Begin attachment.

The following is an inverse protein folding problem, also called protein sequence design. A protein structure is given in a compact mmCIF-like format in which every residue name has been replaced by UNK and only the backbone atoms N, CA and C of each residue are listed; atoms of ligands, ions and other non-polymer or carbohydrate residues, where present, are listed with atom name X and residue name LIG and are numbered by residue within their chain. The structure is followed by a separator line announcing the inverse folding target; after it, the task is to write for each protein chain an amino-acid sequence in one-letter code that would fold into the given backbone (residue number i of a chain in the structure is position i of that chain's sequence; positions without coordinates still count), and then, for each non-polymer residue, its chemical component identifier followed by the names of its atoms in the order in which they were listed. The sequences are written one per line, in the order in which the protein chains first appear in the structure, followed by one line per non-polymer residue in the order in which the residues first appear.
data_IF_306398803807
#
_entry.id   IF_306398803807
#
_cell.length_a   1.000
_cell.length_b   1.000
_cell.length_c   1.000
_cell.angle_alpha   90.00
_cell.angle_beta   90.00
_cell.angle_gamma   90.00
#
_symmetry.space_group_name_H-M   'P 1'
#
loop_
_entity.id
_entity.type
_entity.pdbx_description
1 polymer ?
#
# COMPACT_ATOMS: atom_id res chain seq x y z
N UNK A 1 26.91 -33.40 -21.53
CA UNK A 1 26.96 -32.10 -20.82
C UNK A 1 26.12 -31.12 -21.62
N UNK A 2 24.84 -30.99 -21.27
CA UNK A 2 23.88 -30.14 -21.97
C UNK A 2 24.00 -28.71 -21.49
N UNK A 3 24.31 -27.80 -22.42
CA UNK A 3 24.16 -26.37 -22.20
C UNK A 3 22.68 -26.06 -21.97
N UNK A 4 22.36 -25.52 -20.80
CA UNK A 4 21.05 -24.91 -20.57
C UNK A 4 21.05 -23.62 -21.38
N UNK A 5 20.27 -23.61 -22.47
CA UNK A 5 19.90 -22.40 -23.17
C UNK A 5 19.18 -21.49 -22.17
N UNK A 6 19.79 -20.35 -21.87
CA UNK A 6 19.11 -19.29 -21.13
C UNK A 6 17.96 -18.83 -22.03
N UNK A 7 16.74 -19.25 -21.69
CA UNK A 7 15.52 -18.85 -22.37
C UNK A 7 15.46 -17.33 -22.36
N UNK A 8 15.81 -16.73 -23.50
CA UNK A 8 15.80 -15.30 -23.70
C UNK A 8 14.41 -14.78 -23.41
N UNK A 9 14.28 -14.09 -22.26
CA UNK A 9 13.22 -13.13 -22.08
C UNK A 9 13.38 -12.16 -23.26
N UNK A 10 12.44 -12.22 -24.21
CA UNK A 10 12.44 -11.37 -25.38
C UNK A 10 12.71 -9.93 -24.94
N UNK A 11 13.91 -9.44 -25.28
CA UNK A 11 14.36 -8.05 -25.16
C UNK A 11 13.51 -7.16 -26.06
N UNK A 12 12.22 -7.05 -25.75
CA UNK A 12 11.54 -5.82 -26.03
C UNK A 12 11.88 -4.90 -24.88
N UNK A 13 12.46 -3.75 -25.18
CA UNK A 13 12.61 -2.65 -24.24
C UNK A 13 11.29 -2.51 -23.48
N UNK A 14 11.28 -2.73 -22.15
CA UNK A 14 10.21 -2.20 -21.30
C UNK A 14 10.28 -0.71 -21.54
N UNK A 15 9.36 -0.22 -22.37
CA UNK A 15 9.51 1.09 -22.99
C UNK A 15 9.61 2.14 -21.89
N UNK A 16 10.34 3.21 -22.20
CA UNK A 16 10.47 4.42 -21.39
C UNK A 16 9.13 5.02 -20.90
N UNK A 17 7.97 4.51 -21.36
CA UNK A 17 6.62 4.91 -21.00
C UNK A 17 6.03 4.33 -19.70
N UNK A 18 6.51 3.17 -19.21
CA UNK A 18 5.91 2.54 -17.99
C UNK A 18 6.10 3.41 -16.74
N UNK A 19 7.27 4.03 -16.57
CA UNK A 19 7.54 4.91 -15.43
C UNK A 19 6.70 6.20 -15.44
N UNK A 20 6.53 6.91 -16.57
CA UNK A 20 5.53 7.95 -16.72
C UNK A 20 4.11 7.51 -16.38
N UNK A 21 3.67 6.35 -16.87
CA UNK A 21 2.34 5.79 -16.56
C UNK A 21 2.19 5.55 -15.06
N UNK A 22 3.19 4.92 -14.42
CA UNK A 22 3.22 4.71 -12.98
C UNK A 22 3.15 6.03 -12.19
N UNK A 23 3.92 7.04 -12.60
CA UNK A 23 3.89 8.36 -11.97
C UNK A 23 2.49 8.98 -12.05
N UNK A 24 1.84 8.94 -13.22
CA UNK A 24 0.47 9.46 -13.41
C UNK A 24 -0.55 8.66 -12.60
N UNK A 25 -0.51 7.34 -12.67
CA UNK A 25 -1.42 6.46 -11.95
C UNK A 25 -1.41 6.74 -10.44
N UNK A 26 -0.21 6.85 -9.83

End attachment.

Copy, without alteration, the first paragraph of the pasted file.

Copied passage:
The following is an inverse protein folding problem, also called protein sequence design. A protein structure is given in a compact mmCIF-like format in which every residue name has been replaced by UNK and only the backbone atoms N, CA and C of each residue are listed; atoms of ligands, ions and other non-polymer or carbohydrate residues, where present, are listed with atom name X and residue name LIG and are numbered by residue within their chain. The structure is followed by a separator line announcing the inverse folding target; after it, the task is to write for each protein chain an amino-acid sequence in one-letter code that would fold into the given backbone (residue number i of a chain in the structure is position i of that chain's sequence; positions without coordinates still count), and then, for each non-polymer residue, its chemical component identifier followed by the names of its atoms in the order in which they were listed. The sequences are written one per line, in the order in which the protein chains first appear in the structure, followed by one line per non-polymer residue in the order in which the residues first appear.